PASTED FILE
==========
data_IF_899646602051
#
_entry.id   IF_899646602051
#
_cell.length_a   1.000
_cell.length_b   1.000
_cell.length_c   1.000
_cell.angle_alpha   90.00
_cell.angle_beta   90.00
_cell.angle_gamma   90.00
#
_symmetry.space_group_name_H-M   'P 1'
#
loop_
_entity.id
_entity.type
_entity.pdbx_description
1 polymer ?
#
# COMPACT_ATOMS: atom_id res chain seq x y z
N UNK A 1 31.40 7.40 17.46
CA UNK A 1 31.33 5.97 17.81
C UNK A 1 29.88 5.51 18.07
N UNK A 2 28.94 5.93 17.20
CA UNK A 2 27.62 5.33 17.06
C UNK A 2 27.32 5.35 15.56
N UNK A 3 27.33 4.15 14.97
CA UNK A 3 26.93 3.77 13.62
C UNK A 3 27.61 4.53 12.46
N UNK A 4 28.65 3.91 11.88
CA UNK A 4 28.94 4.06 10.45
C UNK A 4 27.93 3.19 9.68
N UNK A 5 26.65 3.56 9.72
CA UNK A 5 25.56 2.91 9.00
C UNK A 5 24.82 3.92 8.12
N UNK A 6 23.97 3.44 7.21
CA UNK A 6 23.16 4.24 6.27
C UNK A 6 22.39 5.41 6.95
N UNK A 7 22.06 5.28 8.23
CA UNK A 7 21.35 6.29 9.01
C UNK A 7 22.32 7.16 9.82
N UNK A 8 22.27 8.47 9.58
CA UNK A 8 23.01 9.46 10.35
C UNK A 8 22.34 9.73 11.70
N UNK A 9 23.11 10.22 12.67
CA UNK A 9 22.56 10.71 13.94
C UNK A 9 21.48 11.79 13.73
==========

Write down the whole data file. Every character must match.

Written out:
data_IF_899646602051
#
_entry.id   IF_899646602051
#
_cell.length_a   1.000
_cell.length_b   1.000
_cell.length_c   1.000
_cell.angle_alpha   90.00
_cell.angle_beta   90.00
_cell.angle_gamma   90.00
#
_symmetry.space_group_name_H-M   'P 1'
#
loop_
_entity.id
_entity.type
_entity.pdbx_description
1 polymer ?
#
# COMPACT_ATOMS: atom_id res chain seq x y z
N UNK A 1 31.40 7.40 17.46
CA UNK A 1 31.33 5.97 17.81
C UNK A 1 29.88 5.51 18.07
N UNK A 2 28.94 5.93 17.20
CA UNK A 2 27.62 5.33 17.06
C UNK A 2 27.32 5.35 15.56
N UNK A 3 27.33 4.15 14.97
CA UNK A 3 26.93 3.77 13.62
C UNK A 3 27.61 4.53 12.46
N UNK A 4 28.65 3.91 11.88
CA UNK A 4 28.94 4.06 10.45
C UNK A 4 27.93 3.19 9.68
N UNK A 5 26.65 3.56 9.72
CA UNK A 5 25.56 2.91 9.00
C UNK A 5 24.82 3.92 8.12
N UNK A 6 23.97 3.44 7.21
CA UNK A 6 23.16 4.24 6.27
C UNK A 6 22.39 5.41 6.95
N UNK A 7 22.06 5.28 8.23
CA UNK A 7 21.35 6.29 9.01
C UNK A 7 22.32 7.16 9.82
N UNK A 8 22.27 8.47 9.58
CA UNK A 8 23.01 9.46 10.35
C UNK A 8 22.34 9.73 11.70
N UNK A 9 23.11 10.22 12.67
CA UNK A 9 22.56 10.71 13.94
C UNK A 9 21.48 11.79 13.73